4. He also spoke at length about how he’s learned how to take care of himself physically in a way he didn’t have to when he was younger. I found this really encouraging.

At a young age, you don’t have to look at how I’m taking care of my body or how much am I resting or how much am I partying or how much am I doing all the wrong things. I think as you get older you mature. You wake up and you say, ‘Oh my body’s hurting a little more, maybe I need to sit in the hot tub a little longer, maybe I need to get to work earlier, get on the field and go stretch out.’ It’s just little things like that that as a young kid, when I was 24, I didn’t have to do. I could just wake up out of my bed and go run. I used to always say cheetahs don’t stretch and I looked at myself as a cheetah, but now I’m a little older and these joints hurt a little more so I have to take care of my body a little more.

5. I also really got the impression DeSean genuinely wants to be here and isn't just another older player looking for one last paycheck. He's an emotional guy, and his happiest NFL seasons came here playing with Donovan McNabb and Michael Vick. And he hasn't won a playoff game since his rookie year.

Going into my 12th year. I’m 32 but I still feel like I’m running and playing like a 26-year-old. I want to end my career here.

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Eagles release linebacker Zach Brown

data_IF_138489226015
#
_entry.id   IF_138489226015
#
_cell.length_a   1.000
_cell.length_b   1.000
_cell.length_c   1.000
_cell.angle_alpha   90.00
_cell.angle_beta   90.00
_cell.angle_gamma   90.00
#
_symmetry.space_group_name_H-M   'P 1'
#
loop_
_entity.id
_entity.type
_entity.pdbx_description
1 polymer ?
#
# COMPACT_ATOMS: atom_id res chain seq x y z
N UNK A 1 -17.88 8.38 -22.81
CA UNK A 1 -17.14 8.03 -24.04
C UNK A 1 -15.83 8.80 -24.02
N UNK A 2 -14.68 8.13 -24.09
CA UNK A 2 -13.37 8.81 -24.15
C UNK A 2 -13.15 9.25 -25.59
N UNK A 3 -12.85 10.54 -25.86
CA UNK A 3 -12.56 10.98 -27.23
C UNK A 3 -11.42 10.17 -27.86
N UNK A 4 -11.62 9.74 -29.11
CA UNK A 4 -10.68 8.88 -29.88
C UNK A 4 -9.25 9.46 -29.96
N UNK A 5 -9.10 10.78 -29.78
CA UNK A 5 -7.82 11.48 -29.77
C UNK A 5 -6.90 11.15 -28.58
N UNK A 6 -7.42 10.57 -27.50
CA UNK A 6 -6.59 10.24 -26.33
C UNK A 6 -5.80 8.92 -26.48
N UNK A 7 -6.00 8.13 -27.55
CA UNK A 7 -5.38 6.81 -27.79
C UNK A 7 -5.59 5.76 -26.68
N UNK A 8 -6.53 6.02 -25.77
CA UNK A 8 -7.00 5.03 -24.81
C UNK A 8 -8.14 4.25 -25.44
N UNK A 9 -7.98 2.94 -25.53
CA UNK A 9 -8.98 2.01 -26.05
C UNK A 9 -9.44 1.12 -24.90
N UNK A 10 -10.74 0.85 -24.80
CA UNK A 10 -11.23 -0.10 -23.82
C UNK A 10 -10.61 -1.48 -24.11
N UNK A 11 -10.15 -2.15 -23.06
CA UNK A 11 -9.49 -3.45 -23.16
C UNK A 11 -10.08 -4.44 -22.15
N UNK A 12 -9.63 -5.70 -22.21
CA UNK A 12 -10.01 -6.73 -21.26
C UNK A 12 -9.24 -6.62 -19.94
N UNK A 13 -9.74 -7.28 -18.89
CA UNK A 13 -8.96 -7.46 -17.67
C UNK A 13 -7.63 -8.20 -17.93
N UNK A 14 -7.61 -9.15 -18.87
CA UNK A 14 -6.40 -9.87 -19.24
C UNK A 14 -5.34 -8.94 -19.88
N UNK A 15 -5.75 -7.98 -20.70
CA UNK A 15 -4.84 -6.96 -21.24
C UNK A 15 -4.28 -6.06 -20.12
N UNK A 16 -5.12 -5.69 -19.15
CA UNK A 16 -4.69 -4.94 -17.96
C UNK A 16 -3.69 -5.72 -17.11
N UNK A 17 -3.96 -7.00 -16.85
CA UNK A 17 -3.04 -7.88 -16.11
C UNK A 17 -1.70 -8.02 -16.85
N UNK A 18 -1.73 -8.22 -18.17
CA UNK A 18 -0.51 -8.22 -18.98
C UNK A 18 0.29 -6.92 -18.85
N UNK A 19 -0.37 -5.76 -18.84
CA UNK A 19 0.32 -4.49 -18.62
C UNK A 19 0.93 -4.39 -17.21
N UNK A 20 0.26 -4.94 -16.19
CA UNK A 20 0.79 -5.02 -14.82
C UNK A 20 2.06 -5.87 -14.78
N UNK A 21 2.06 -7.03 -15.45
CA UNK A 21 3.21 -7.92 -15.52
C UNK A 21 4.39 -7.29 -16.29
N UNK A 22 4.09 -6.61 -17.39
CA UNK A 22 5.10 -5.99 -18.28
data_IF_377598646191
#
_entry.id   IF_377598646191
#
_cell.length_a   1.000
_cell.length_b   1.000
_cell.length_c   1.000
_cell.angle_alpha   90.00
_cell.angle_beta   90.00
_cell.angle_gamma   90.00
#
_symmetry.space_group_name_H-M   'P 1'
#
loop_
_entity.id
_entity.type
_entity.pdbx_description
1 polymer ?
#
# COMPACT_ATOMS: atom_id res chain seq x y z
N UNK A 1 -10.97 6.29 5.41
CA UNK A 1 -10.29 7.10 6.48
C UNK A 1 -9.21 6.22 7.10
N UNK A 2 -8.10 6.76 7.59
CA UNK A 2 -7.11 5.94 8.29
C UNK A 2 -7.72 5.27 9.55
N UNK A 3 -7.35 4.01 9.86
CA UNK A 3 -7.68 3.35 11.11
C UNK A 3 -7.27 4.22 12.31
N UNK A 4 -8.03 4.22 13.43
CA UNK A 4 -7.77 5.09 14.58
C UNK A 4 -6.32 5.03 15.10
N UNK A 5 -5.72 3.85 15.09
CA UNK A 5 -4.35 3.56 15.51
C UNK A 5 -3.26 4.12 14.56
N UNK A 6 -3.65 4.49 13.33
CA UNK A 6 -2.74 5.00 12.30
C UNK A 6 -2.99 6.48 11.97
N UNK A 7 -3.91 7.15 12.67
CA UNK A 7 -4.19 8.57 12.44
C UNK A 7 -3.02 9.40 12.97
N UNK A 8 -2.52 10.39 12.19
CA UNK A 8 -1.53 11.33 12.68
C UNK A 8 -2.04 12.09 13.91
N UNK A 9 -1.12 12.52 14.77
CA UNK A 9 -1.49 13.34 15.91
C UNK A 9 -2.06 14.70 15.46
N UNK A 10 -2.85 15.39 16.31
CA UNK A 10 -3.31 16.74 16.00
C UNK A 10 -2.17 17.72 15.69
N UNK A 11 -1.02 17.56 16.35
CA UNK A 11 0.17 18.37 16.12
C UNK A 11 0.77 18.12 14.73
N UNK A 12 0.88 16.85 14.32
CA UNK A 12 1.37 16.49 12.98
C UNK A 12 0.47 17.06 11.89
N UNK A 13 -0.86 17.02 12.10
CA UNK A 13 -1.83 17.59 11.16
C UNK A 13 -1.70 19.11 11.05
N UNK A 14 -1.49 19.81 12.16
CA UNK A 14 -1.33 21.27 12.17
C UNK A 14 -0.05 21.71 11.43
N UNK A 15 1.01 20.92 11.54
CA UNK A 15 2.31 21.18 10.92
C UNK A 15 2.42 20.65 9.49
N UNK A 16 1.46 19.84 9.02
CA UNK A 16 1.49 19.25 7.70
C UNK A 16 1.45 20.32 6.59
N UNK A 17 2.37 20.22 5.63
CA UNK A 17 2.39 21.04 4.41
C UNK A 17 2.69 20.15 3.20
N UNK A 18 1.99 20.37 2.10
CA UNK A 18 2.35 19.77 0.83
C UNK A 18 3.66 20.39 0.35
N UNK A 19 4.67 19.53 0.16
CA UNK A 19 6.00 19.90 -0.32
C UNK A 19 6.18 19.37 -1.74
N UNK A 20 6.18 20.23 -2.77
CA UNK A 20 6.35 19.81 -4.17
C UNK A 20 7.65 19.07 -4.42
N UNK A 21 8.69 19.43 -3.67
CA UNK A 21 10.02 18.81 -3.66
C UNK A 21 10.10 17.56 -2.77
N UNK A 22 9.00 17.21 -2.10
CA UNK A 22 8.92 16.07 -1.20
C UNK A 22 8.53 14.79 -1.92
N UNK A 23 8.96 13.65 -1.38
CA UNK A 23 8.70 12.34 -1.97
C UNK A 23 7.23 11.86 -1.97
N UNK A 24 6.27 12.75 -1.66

Eagles release linebacker Zach Brown

Three days after linebacker Zach Brown called Kirk Cousins “the weakest part” of the Vikings’ offense and one day after Cousins threw four touchdowns against the Eagles, the Eagles parted ways with Brown.

The Eagles signed the one-time Pro Bowler this past offseason to a one-year, $1.4 million contract, but he played only six games and made virtually no impact. He was credited with 29 tackles and two pass breakups.

The move came after head coach Doug Pederson met with the media earlier in the day and without comment. Pederson is not scheduled to meet with the media again until Wednesday.

The Brown signing was a big deal when the Eagles signed him in May. He was expected to help offset the departure of Jordan Hicks, who signed with the Cards.

Brown’s $1 million base salary and $400,000 signing bonus were guaranteed.

The move doesn't affect the Eagles' salary cap since Brown was playing on a one-year deal and his base and signing bonus were both guaranteed.

How much of the move was related to Brown’s ridiculous trash-talking last week, which backfired in embarrassing fashion, and how much was related to his nondescript level of play isn’t clear.

But the timing of the move is very unusual for a starting player and indicates there were important factors in play that led to the move beyond his performance on the field.

It's reminiscent of the Eagles releasing Jason Babin 11 games into the nightmarish 2012 season one year after he had 18 sacks.

Whoever winds up signing Brown will be his fifth team in the last five years.

Brown played 271 snaps in the Eagles’ first six games, second most of any linebacker behind Bradham’s 352.